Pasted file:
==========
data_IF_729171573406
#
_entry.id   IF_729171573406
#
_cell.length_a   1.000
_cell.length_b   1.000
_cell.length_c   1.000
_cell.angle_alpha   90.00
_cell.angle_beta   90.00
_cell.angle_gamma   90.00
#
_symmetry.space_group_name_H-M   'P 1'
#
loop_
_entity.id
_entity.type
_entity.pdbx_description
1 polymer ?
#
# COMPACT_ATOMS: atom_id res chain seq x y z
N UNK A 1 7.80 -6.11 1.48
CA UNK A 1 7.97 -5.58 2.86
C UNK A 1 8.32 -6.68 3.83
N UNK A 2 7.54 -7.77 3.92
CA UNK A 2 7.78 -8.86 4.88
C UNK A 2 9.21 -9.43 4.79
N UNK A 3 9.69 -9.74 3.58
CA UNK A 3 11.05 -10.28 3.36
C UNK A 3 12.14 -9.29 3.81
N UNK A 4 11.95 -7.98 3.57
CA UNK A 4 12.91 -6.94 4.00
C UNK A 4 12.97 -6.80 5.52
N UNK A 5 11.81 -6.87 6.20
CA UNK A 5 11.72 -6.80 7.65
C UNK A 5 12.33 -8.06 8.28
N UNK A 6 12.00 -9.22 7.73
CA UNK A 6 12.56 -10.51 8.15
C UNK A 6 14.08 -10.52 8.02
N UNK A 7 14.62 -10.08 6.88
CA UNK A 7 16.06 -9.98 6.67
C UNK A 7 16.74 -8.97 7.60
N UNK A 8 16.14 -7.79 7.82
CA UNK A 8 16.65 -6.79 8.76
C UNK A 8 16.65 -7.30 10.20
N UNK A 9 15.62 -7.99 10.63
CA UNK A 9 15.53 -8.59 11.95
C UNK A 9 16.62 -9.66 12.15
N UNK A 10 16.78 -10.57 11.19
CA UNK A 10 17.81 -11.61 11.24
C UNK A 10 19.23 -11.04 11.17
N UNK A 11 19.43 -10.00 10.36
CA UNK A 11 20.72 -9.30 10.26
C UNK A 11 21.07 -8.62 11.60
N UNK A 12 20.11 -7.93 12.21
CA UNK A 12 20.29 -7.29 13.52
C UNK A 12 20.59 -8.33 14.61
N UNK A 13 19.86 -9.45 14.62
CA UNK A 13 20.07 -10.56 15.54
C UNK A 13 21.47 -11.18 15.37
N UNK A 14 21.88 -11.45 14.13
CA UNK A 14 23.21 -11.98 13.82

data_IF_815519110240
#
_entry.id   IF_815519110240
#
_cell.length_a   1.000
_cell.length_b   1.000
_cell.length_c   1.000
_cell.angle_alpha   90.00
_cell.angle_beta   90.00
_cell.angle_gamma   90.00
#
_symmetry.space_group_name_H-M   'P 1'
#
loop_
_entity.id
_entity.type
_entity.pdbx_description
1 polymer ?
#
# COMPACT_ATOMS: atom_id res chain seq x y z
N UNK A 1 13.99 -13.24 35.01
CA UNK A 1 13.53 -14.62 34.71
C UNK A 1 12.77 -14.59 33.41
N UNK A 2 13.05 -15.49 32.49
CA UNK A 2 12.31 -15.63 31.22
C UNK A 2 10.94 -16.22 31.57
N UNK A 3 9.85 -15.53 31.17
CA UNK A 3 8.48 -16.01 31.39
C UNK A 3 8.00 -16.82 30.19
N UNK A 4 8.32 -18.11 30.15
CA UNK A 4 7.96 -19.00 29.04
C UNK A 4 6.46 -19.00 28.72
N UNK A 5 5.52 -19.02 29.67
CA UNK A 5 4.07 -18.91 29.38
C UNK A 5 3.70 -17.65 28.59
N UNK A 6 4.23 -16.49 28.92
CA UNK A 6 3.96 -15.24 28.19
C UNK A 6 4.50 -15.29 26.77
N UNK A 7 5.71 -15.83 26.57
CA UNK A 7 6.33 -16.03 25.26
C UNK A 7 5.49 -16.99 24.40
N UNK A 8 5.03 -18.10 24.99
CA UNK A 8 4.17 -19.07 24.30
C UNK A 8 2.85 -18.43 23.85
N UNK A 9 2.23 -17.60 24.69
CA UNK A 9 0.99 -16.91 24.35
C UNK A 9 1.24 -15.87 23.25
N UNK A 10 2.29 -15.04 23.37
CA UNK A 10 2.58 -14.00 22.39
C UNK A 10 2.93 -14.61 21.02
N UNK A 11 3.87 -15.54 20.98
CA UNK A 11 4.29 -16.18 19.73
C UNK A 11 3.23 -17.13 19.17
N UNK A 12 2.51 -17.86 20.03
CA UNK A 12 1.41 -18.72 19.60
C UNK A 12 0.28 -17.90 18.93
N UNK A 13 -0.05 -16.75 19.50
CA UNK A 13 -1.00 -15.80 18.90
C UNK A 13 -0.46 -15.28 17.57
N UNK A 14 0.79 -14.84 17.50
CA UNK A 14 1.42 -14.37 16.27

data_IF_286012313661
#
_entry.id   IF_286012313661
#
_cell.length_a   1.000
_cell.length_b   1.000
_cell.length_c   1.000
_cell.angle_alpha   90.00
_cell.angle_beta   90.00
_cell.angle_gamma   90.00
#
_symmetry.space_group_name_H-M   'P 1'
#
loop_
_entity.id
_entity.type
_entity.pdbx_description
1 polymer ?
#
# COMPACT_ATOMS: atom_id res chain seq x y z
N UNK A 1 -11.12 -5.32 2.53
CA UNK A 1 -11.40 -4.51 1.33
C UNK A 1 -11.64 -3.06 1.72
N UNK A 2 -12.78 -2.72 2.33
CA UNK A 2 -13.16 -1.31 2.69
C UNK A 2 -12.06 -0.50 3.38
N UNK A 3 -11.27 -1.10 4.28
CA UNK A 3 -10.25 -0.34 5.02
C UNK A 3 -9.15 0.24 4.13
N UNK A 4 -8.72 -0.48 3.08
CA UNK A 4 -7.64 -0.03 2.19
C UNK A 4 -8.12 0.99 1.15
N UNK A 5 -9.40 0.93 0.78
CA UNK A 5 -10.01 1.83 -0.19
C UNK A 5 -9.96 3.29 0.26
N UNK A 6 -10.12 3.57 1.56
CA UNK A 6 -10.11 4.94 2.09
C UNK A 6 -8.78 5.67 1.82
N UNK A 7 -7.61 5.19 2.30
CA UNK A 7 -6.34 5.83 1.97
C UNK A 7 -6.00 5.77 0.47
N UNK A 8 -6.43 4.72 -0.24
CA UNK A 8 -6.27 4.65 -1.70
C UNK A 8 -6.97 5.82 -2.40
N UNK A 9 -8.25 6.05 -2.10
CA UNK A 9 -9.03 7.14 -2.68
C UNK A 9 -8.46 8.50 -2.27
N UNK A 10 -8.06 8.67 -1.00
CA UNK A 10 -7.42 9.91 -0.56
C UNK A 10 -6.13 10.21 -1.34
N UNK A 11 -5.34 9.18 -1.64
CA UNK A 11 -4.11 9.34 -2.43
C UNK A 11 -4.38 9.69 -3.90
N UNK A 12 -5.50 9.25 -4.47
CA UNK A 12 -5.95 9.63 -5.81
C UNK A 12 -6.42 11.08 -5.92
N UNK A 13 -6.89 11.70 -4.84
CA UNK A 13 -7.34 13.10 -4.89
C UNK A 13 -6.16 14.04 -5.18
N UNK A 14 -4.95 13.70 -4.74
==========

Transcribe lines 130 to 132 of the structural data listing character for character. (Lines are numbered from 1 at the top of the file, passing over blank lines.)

_cell.angle_alpha   90.00
_cell.angle_beta   90.00
_cell.angle_gamma   90.00